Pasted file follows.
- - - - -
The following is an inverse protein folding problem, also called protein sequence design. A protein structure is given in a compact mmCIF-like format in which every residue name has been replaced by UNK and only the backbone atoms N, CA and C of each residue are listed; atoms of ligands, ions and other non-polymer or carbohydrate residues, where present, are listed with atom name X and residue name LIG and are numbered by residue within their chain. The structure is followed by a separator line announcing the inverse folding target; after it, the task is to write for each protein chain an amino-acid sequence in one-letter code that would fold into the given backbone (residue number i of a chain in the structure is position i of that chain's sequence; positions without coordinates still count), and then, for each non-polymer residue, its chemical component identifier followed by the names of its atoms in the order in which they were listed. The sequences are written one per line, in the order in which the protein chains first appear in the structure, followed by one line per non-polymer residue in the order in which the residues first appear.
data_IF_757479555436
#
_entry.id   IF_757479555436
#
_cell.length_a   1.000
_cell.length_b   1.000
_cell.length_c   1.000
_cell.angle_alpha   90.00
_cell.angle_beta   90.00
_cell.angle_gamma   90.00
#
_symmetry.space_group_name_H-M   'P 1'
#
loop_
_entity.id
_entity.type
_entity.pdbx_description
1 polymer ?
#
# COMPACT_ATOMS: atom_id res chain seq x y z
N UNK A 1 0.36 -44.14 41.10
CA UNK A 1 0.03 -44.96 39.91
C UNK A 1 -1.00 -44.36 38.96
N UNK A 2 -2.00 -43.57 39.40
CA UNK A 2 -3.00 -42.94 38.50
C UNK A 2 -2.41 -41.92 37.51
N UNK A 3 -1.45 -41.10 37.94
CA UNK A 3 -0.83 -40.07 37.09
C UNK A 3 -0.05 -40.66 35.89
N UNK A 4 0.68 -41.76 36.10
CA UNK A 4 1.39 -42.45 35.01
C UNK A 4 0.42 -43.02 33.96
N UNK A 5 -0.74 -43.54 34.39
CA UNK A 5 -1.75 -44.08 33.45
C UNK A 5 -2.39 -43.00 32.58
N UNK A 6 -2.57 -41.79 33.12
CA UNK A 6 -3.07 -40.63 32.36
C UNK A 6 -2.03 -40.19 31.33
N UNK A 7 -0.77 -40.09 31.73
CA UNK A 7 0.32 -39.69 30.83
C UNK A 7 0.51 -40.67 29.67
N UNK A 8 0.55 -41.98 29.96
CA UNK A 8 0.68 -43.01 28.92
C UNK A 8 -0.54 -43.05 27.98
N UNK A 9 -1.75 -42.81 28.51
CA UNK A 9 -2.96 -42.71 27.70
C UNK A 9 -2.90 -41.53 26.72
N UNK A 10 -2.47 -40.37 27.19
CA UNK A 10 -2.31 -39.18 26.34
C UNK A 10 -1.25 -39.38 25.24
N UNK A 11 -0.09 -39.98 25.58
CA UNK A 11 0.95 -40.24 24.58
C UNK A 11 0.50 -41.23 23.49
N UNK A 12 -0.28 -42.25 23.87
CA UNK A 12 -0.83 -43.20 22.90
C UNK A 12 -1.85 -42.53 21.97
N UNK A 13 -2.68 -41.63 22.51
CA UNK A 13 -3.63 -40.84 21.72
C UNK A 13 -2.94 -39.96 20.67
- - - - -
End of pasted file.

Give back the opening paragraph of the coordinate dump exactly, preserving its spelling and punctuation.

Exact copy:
The following is an inverse protein folding problem, also called protein sequence design. A protein structure is given in a compact mmCIF-like format in which every residue name has been replaced by UNK and only the backbone atoms N, CA and C of each residue are listed; atoms of ligands, ions and other non-polymer or carbohydrate residues, where present, are listed with atom name X and residue name LIG and are numbered by residue within their chain. The structure is followed by a separator line announcing the inverse folding target; after it, the task is to write for each protein chain an amino-acid sequence in one-letter code that would fold into the given backbone (residue number i of a chain in the structure is position i of that chain's sequence; positions without coordinates still count), and then, for each non-polymer residue, its chemical component identifier followed by the names of its atoms in the order in which they were listed. The sequences are written one per line, in the order in which the protein chains first appear in the structure, followed by one line per non-polymer residue in the order in which the residues first appear.